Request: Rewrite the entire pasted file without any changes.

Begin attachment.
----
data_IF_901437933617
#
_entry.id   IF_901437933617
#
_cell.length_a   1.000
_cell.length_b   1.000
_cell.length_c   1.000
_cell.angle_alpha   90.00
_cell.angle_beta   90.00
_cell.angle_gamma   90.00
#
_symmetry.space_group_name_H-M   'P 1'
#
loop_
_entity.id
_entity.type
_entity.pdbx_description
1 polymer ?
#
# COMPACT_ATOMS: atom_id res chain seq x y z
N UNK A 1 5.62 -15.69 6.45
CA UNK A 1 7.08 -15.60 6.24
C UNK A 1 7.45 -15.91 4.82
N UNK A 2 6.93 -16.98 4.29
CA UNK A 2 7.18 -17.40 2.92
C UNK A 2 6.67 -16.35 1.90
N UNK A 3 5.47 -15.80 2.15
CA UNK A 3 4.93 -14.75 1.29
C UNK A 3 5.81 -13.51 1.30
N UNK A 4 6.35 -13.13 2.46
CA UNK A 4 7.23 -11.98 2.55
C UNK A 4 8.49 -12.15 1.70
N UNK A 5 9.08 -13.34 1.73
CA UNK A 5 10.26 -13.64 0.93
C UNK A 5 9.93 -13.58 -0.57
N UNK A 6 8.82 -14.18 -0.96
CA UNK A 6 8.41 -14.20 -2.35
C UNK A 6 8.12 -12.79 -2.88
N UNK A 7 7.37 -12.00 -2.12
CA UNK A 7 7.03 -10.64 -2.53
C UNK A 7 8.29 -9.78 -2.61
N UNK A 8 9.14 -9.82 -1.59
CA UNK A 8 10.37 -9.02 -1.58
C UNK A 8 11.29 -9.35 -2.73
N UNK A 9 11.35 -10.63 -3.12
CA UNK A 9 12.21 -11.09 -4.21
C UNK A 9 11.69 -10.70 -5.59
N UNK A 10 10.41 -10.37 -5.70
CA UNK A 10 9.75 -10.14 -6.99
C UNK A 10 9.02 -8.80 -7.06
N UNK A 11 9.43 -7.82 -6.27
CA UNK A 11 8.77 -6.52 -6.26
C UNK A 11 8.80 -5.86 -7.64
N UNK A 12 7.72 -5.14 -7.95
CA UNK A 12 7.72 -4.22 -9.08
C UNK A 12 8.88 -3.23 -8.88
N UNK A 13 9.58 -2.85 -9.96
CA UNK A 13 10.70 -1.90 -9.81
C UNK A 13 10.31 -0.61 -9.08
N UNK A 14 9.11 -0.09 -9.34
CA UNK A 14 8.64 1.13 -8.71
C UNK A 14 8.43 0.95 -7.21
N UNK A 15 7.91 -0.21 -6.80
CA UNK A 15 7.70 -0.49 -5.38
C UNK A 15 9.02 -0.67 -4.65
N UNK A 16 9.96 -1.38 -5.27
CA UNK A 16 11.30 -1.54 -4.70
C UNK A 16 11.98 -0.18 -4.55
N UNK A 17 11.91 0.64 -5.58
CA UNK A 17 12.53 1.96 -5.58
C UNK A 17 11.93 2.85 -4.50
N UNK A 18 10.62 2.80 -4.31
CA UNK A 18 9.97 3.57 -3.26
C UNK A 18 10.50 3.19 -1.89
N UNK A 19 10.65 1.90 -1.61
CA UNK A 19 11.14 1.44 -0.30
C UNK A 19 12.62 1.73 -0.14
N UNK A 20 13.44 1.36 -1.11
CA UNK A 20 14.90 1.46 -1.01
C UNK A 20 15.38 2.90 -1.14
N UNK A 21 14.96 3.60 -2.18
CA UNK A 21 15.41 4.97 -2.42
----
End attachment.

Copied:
data_IF_901437933617
#
_entry.id   IF_901437933617
#
_cell.length_a   1.000
_cell.length_b   1.000
_cell.length_c   1.000
_cell.angle_alpha   90.00
_cell.angle_beta   90.00
_cell.angle_gamma   90.00
#
_symmetry.space_group_name_H-M   'P 1'
#
loop_
_entity.id
_entity.type
_entity.pdbx_description
1 polymer ?
#
# COMPACT_ATOMS: atom_id res chain seq x y z
N UNK A 1 5.62 -15.69 6.45
CA UNK A 1 7.08 -15.60 6.24
C UNK A 1 7.45 -15.91 4.82
N UNK A 2 6.93 -16.98 4.29
CA UNK A 2 7.18 -17.40 2.92
C UNK A 2 6.67 -16.35 1.90
N UNK A 3 5.47 -15.80 2.15
CA UNK A 3 4.93 -14.75 1.29
C UNK A 3 5.81 -13.51 1.30
N UNK A 4 6.35 -13.13 2.46
CA UNK A 4 7.23 -11.98 2.55
C UNK A 4 8.49 -12.15 1.70
N UNK A 5 9.08 -13.34 1.73
CA UNK A 5 10.26 -13.64 0.93
C UNK A 5 9.93 -13.58 -0.57
N UNK A 6 8.82 -14.18 -0.96
CA UNK A 6 8.41 -14.20 -2.35
C UNK A 6 8.12 -12.79 -2.88
N UNK A 7 7.37 -12.00 -2.12
CA UNK A 7 7.03 -10.64 -2.53
C UNK A 7 8.29 -9.78 -2.61
N UNK A 8 9.14 -9.82 -1.59
CA UNK A 8 10.37 -9.02 -1.58
C UNK A 8 11.29 -9.35 -2.73
N UNK A 9 11.35 -10.63 -3.12
CA UNK A 9 12.21 -11.09 -4.21
C UNK A 9 11.69 -10.70 -5.59
N UNK A 10 10.41 -10.37 -5.70
CA UNK A 10 9.75 -10.14 -6.99
C UNK A 10 9.02 -8.80 -7.06
N UNK A 11 9.43 -7.82 -6.27
CA UNK A 11 8.77 -6.52 -6.26
C UNK A 11 8.80 -5.86 -7.64
N UNK A 12 7.72 -5.14 -7.95
CA UNK A 12 7.72 -4.22 -9.08
C UNK A 12 8.88 -3.23 -8.88
N UNK A 13 9.58 -2.85 -9.96
CA UNK A 13 10.70 -1.90 -9.81
C UNK A 13 10.31 -0.61 -9.08
N UNK A 14 9.11 -0.09 -9.34
CA UNK A 14 8.64 1.13 -8.71
C UNK A 14 8.43 0.95 -7.21
N UNK A 15 7.91 -0.21 -6.80
CA UNK A 15 7.70 -0.49 -5.38
C UNK A 15 9.02 -0.67 -4.65
N UNK A 16 9.96 -1.38 -5.27
CA UNK A 16 11.30 -1.54 -4.70
C UNK A 16 11.98 -0.18 -4.55
N UNK A 17 11.91 0.64 -5.58
CA UNK A 17 12.53 1.96 -5.58
C UNK A 17 11.93 2.85 -4.50
N UNK A 18 10.62 2.80 -4.31
CA UNK A 18 9.97 3.57 -3.26
C UNK A 18 10.50 3.19 -1.89
N UNK A 19 10.65 1.90 -1.61
CA UNK A 19 11.14 1.44 -0.30
C UNK A 19 12.62 1.73 -0.14
N UNK A 20 13.44 1.36 -1.11
CA UNK A 20 14.90 1.46 -1.01
C UNK A 20 15.38 2.90 -1.14
N UNK A 21 14.96 3.60 -2.18
CA UNK A 21 15.41 4.97 -2.42